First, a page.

Fear Strangers, Trust Scars: Parenting in Papua New Guinea

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If you want to get a sense of a culture that’s been largely untouched by modern civilization, Papua New Guinea is one place to go. The biologist Jared Diamond has been doing field work there for decades. He’s best–known for his Pulitzer Prize–winning book “Guns, Germs and Steel,” but Diamond’s real passion is birds. He has been wandering through the remote forests of New Guinea, looking for birds, since the 1960s.

He told Steve Paulson that in the course of that work, he also became friends with many indigenous people. From a Western perspective, what he’s learned about conflict resolution and child–rearing — as well as the dangers of meeting strangers — is eye-opening. Diamond is the author of “The World Until Yesterday: What Can We Learn from Traditional Societies?”

These interview highlights have been edited for clarity and length.

Your most vivid stories come from Papua New Guinea, and I was struck by the completely different cultural values there. For instance, when you go out with the local guides looking for birds, you have to be very careful because if you cross the wrong valley or river, you would be seen as a stranger and you could be killed.

Jared Diamond: They don't tolerate strangers. In a traditional society where people don't move around — where you spend your life in the area where you were born, unless you move to get married — any stranger is usually there for a bad reason — to scout out your territory for a raid or to abduct a woman or to steal a pig. So if you encounter strangers, it's bad.

So what happens when you actually do encounter a stranger?

JD: If a New Guinean encounters a stranger in the forest, one of the two will try to run away or will try to kill the other. And if they can't run away and don't immediately try to kill each other, then there's no alternative but to sit down and they'll have a discussion. It may take several hours, naming all their relatives and cousins and in-laws in the hope that you can find some relative that you share in common, which means that you've got a reason not to want to kill that person. If you haven't found any shared relative, then there's no ground not to kill the person. The person really is a stranger and someone runs or you try to kill.

On the other hand, New Guineans often have to deal with people in different villages who speak completely different languages. You say it’s common for people to speak more than 10 languages.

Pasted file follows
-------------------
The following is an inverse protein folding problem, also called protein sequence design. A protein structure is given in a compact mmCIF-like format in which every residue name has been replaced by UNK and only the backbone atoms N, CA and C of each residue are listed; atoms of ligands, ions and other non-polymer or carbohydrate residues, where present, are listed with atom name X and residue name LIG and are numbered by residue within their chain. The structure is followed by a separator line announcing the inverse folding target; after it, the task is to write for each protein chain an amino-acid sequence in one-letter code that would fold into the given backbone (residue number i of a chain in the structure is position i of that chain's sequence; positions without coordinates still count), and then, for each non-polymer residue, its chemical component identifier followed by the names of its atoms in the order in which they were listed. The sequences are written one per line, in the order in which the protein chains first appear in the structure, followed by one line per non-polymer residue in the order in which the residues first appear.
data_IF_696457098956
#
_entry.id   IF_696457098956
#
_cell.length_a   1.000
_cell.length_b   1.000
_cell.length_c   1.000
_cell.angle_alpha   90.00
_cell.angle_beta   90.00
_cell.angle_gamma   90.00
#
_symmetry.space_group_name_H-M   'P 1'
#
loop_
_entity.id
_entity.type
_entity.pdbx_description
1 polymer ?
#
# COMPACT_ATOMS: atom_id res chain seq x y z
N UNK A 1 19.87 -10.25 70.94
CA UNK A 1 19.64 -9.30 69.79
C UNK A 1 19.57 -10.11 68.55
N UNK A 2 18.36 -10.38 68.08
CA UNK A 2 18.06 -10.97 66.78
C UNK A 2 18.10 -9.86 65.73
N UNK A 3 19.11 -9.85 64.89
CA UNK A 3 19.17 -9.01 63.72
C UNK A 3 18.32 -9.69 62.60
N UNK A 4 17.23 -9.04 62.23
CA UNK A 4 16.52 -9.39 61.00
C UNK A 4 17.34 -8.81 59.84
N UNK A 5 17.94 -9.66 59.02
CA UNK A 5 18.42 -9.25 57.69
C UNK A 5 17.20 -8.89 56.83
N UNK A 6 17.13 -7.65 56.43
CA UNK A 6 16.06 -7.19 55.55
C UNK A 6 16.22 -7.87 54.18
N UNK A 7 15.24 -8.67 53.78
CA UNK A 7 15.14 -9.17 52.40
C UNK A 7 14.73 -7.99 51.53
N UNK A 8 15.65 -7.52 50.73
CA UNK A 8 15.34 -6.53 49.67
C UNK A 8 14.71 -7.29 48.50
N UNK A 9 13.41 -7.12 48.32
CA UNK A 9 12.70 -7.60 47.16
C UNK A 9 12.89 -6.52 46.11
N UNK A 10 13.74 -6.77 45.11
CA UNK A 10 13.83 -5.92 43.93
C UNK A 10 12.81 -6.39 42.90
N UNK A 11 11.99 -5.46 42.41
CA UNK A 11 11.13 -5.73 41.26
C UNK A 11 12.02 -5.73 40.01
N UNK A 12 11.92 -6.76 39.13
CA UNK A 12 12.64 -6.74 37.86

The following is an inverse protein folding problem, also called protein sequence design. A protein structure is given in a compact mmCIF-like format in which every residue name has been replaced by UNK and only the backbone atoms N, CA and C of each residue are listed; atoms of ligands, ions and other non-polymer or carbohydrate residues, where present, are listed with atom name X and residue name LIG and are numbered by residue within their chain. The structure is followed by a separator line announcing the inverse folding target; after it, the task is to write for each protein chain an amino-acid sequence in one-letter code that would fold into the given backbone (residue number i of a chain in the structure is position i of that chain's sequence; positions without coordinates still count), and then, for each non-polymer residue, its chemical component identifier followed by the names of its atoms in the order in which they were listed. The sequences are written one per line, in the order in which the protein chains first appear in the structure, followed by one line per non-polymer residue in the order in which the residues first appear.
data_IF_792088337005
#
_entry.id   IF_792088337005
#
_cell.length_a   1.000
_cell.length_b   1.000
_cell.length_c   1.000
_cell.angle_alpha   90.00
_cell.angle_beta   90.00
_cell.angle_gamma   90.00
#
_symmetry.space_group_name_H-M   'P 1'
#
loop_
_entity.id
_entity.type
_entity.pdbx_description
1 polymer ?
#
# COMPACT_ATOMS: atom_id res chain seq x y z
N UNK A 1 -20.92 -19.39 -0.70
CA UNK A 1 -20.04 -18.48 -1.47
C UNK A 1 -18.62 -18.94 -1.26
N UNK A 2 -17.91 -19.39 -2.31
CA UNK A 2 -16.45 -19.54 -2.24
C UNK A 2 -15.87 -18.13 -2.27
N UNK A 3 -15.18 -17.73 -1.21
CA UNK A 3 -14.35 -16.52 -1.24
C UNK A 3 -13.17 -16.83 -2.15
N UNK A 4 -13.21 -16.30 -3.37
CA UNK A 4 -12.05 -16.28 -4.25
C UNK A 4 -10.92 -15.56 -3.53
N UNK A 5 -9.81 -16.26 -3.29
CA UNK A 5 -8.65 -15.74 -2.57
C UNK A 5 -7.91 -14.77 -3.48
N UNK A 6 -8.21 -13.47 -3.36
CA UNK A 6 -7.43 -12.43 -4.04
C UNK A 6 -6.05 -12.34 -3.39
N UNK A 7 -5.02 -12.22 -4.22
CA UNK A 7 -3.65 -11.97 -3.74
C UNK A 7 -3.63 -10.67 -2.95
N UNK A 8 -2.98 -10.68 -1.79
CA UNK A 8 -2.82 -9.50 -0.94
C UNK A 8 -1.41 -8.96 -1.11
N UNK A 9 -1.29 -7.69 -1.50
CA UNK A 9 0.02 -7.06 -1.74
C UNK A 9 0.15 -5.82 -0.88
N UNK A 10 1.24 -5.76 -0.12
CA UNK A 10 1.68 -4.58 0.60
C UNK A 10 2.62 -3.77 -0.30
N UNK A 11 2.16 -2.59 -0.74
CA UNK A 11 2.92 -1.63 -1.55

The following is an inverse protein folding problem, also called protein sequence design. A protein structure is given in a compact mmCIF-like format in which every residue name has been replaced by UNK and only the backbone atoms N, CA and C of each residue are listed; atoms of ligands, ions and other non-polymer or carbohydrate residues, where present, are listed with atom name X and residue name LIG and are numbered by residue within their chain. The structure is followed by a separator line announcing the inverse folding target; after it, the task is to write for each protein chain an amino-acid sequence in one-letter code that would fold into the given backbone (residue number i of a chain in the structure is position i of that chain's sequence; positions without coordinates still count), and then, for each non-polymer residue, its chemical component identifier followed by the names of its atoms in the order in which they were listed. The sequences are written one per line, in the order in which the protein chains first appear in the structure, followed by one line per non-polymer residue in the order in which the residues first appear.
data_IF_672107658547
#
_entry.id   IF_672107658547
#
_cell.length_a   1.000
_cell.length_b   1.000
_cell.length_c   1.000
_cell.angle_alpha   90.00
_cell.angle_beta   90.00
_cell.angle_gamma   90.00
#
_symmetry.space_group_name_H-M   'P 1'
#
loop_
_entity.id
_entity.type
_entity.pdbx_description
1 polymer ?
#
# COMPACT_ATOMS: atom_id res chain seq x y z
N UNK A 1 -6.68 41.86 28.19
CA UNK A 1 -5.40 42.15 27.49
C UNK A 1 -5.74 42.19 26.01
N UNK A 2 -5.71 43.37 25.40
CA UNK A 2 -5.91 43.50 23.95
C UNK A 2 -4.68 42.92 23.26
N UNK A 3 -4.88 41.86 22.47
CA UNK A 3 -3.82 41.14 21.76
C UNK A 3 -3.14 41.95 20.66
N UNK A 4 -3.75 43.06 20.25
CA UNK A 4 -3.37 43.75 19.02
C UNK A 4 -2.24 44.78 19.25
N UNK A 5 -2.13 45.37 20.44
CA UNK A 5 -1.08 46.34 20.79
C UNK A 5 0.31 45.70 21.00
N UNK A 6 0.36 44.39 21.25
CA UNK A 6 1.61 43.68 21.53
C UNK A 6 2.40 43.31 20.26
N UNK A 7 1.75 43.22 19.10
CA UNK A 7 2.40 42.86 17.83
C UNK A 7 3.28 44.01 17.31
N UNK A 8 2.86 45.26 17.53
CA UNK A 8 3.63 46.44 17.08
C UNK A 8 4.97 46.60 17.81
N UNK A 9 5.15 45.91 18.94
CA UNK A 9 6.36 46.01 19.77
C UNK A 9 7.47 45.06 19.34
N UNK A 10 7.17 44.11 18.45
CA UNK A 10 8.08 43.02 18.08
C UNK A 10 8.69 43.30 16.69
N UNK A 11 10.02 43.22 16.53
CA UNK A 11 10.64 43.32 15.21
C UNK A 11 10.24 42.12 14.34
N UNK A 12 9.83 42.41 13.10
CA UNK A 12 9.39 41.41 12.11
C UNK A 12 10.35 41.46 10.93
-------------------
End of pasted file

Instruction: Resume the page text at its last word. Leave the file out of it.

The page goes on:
JD: I personally have never met a New Guinean who spoke fewer than three languages. It’s normal to speak five languages. I remember one occasion where I was at a campfire, and there were about 20 New Guineans and we just went around the campfire with everybody counting the number of languages that he spoke or understood. Nobody spoke fewer than five languages. The champion spoke 15 languages. And these are not simply dialects. These are languages as different as English is from Chinese.

Your book’s subtitle is “What can we learn from traditional societies?” What's the biggest thing you learned from the many years of doing fieldwork in New Guinea?

JD: I've learned to think realistically about danger. I've learned to eat healthy and not put salt and sugar on my food. I learned to give my kids, as they were growing up, as much freedom as possible to make their choices. What goes on in traditional societies is often different from our society. We can learn either something that they do better or we can learn something that they do worse and we say, “Thank God. Now I appreciate something about my own society.”

How are children given independence in traditional societies?

JD: The view is that an infant or a child is an independent person who should make his or her own choices. In traditional societies it’s carried to what we would consider an extreme – letting young kids play with sharp knives or play near fires. The idea is that young children have to learn from their own mistakes. Most New Guineans in the highlands that I've seen have fire scars, not because they made a mistake while they were adults but because they were playing near the fire as a kid.

But you also say there are close bonds between mothers and babies, and they're often breastfed for years.

JD: Routinely. In fact, the typical weaning age is around three. It might be two-and-a- half or it might be four. And the reason is that in traditional societies there's no cow's milk and there's not wheat to make mushes out of. So children do nurse for several years. That's one thing that gives those kids a sense of security. I'm struck by New Guinea children at age five or ten just being more mature, more confident about negotiating with adults than our micromanaged American children, who are not permitted to make their own choices. They finally they go through the terrible years as teens, when they get to make choices, and then start to determine their lives in their twenties.

I remember a 10-year-old kid in New Guinea who decided that he was going to be a porter for me. He didn't ask his parents, who weren't around. He went for a week as a porter and then for a month he studied birds with me. He knew that eventually someone would tell his parents that their son went off with a white man. A 10-year-old kid in New Guinea is going to be able to make his own decisions.